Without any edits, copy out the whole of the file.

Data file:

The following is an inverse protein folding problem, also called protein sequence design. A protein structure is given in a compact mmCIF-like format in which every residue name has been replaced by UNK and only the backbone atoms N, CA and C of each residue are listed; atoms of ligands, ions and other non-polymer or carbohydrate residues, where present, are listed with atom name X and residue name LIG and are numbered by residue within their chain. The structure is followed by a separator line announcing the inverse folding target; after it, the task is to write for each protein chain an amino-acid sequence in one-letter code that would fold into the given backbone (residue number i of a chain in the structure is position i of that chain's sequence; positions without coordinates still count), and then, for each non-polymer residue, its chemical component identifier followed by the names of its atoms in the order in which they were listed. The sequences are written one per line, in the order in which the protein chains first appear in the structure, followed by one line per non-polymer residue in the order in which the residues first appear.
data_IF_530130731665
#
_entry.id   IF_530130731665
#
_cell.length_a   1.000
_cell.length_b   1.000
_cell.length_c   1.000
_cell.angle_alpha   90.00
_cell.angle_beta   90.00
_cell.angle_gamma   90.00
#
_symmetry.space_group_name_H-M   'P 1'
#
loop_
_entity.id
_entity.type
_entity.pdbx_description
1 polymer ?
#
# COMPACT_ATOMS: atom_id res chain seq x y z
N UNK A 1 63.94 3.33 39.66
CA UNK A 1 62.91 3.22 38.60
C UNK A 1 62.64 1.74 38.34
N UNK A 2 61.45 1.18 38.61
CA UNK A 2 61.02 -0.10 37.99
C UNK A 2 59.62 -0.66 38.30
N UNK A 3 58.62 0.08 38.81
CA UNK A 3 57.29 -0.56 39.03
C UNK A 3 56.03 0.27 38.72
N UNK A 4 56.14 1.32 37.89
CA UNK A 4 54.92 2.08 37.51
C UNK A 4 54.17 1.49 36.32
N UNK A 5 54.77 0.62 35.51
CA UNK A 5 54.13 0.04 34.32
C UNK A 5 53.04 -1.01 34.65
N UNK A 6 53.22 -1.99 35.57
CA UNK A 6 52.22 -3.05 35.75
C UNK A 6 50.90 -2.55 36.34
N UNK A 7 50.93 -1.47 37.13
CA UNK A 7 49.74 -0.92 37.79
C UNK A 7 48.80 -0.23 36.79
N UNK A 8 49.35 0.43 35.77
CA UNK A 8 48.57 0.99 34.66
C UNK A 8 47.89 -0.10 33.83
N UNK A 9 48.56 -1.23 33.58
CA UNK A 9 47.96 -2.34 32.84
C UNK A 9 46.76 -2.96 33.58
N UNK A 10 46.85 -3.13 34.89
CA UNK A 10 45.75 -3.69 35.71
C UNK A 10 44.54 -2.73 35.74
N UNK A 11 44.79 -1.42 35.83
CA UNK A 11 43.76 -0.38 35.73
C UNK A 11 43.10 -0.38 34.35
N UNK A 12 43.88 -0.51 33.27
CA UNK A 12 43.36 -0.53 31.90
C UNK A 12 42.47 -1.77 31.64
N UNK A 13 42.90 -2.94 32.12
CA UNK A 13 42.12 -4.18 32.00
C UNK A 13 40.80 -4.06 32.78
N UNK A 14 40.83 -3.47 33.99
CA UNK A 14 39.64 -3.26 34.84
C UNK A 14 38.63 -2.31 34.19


The following is an inverse protein folding problem, also called protein sequence design. A protein structure is given in a compact mmCIF-like format in which every residue name has been replaced by UNK and only the backbone atoms N, CA and C of each residue are listed; atoms of ligands, ions and other non-polymer or carbohydrate residues, where present, are listed with atom name X and residue name LIG and are numbered by residue within their chain. The structure is followed by a separator line announcing the inverse folding target; after it, the task is to write for each protein chain an amino-acid sequence in one-letter code that would fold into the given backbone (residue number i of a chain in the structure is position i of that chain's sequence; positions without coordinates still count), and then, for each non-polymer residue, its chemical component identifier followed by the names of its atoms in the order in which they were listed. The sequences are written one per line, in the order in which the protein chains first appear in the structure, followed by one line per non-polymer residue in the order in which the residues first appear.
data_IF_530130731665
#
_entry.id   IF_530130731665
#
_cell.length_a   1.000
_cell.length_b   1.000
_cell.length_c   1.000
_cell.angle_alpha   90.00
_cell.angle_beta   90.00
_cell.angle_gamma   90.00
#
_symmetry.space_group_name_H-M   'P 1'
#
loop_
_entity.id
_entity.type
_entity.pdbx_description
1 polymer ?
#
# COMPACT_ATOMS: atom_id res chain seq x y z
N UNK A 1 63.94 3.33 39.66
CA UNK A 1 62.91 3.22 38.60
C UNK A 1 62.64 1.74 38.34
N UNK A 2 61.45 1.18 38.61
CA UNK A 2 61.02 -0.10 37.99
C UNK A 2 59.62 -0.66 38.30
N UNK A 3 58.62 0.08 38.81
CA UNK A 3 57.29 -0.56 39.03
C UNK A 3 56.03 0.27 38.72
N UNK A 4 56.14 1.32 37.89
CA UNK A 4 54.92 2.08 37.51
C UNK A 4 54.17 1.49 36.32
N UNK A 5 54.77 0.62 35.51
CA UNK A 5 54.13 0.04 34.32
C UNK A 5 53.04 -1.01 34.65
N UNK A 6 53.22 -1.99 35.57
CA UNK A 6 52.22 -3.05 35.75
C UNK A 6 50.90 -2.55 36.34
N UNK A 7 50.93 -1.47 37.13
CA UNK A 7 49.74 -0.92 37.79
C UNK A 7 48.80 -0.23 36.79
N UNK A 8 49.35 0.43 35.77
CA UNK A 8 48.57 0.99 34.66
C UNK A 8 47.89 -0.10 33.83
N UNK A 9 48.56 -1.23 33.58
CA UNK A 9 47.96 -2.34 32.84
C UNK A 9 46.76 -2.96 33.58
N UNK A 10 46.85 -3.13 34.89
CA UNK A 10 45.75 -3.69 35.71
C UNK A 10 44.54 -2.73 35.74
N UNK A 11 44.79 -1.42 35.83
CA UNK A 11 43.76 -0.38 35.73
C UNK A 11 43.10 -0.38 34.35
N UNK A 12 43.88 -0.51 33.27
CA UNK A 12 43.36 -0.53 31.90
C UNK A 12 42.47 -1.77 31.64
N UNK A 13 42.90 -2.94 32.12
CA UNK A 13 42.12 -4.18 32.00
C UNK A 13 40.80 -4.06 32.78
N UNK A 14 40.83 -3.47 33.99
CA UNK A 14 39.64 -3.26 34.84
C UNK A 14 38.63 -2.31 34.19